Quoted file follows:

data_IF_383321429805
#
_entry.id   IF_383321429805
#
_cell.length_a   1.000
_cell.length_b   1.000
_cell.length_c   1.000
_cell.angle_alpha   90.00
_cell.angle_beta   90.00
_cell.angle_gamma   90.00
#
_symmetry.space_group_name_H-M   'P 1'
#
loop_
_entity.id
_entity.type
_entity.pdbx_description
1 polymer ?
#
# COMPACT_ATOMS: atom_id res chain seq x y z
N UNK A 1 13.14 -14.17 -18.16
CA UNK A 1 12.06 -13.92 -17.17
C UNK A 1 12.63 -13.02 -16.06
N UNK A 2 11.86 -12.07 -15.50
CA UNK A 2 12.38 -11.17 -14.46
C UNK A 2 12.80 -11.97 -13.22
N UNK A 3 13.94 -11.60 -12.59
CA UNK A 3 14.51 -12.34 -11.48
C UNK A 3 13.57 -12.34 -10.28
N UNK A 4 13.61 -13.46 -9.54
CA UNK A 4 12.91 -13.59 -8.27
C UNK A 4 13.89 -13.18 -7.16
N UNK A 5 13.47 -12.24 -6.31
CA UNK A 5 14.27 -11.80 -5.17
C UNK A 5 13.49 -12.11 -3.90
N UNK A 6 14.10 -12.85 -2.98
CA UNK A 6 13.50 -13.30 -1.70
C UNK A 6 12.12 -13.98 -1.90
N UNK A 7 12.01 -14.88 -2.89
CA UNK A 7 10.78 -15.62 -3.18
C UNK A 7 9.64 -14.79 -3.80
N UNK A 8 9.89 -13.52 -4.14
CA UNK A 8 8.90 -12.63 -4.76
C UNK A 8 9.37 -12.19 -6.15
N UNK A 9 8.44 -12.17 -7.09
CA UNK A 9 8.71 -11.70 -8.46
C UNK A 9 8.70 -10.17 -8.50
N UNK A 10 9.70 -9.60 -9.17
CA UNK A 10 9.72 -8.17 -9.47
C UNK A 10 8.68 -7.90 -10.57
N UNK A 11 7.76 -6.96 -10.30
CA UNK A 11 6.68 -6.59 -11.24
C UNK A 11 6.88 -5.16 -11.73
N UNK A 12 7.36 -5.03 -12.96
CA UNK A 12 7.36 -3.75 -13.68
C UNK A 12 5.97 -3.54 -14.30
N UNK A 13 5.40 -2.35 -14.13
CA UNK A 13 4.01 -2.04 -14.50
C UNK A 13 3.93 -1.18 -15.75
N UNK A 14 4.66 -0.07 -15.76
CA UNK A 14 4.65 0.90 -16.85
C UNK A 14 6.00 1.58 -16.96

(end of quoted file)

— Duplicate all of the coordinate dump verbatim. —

data_IF_383321429805
#
_entry.id   IF_383321429805
#
_cell.length_a   1.000
_cell.length_b   1.000
_cell.length_c   1.000
_cell.angle_alpha   90.00
_cell.angle_beta   90.00
_cell.angle_gamma   90.00
#
_symmetry.space_group_name_H-M   'P 1'
#
loop_
_entity.id
_entity.type
_entity.pdbx_description
1 polymer ?
#
# COMPACT_ATOMS: atom_id res chain seq x y z
N UNK A 1 13.14 -14.17 -18.16
CA UNK A 1 12.06 -13.92 -17.17
C UNK A 1 12.63 -13.02 -16.06
N UNK A 2 11.86 -12.07 -15.50
CA UNK A 2 12.38 -11.17 -14.46
C UNK A 2 12.80 -11.97 -13.22
N UNK A 3 13.94 -11.60 -12.59
CA UNK A 3 14.51 -12.34 -11.48
C UNK A 3 13.57 -12.34 -10.28
N UNK A 4 13.61 -13.46 -9.54
CA UNK A 4 12.91 -13.59 -8.27
C UNK A 4 13.89 -13.18 -7.16
N UNK A 5 13.47 -12.24 -6.31
CA UNK A 5 14.27 -11.80 -5.17
C UNK A 5 13.49 -12.11 -3.90
N UNK A 6 14.10 -12.85 -2.98
CA UNK A 6 13.50 -13.30 -1.70
C UNK A 6 12.12 -13.98 -1.90
N UNK A 7 12.01 -14.88 -2.89
CA UNK A 7 10.78 -15.62 -3.18
C UNK A 7 9.64 -14.79 -3.80
N UNK A 8 9.89 -13.52 -4.14
CA UNK A 8 8.90 -12.63 -4.76
C UNK A 8 9.37 -12.19 -6.15
N UNK A 9 8.44 -12.17 -7.09
CA UNK A 9 8.71 -11.70 -8.46
C UNK A 9 8.70 -10.17 -8.50
N UNK A 10 9.70 -9.60 -9.17
CA UNK A 10 9.72 -8.17 -9.47
C UNK A 10 8.68 -7.90 -10.57
N UNK A 11 7.76 -6.96 -10.30
CA UNK A 11 6.68 -6.59 -11.24
C UNK A 11 6.88 -5.16 -11.73
N UNK A 12 7.36 -5.03 -12.96
CA UNK A 12 7.36 -3.75 -13.68
C UNK A 12 5.97 -3.54 -14.30
N UNK A 13 5.40 -2.35 -14.13
CA UNK A 13 4.01 -2.04 -14.50
C UNK A 13 3.93 -1.18 -15.75
N UNK A 14 4.66 -0.07 -15.76
CA UNK A 14 4.65 0.90 -16.85
C UNK A 14 6.00 1.58 -16.96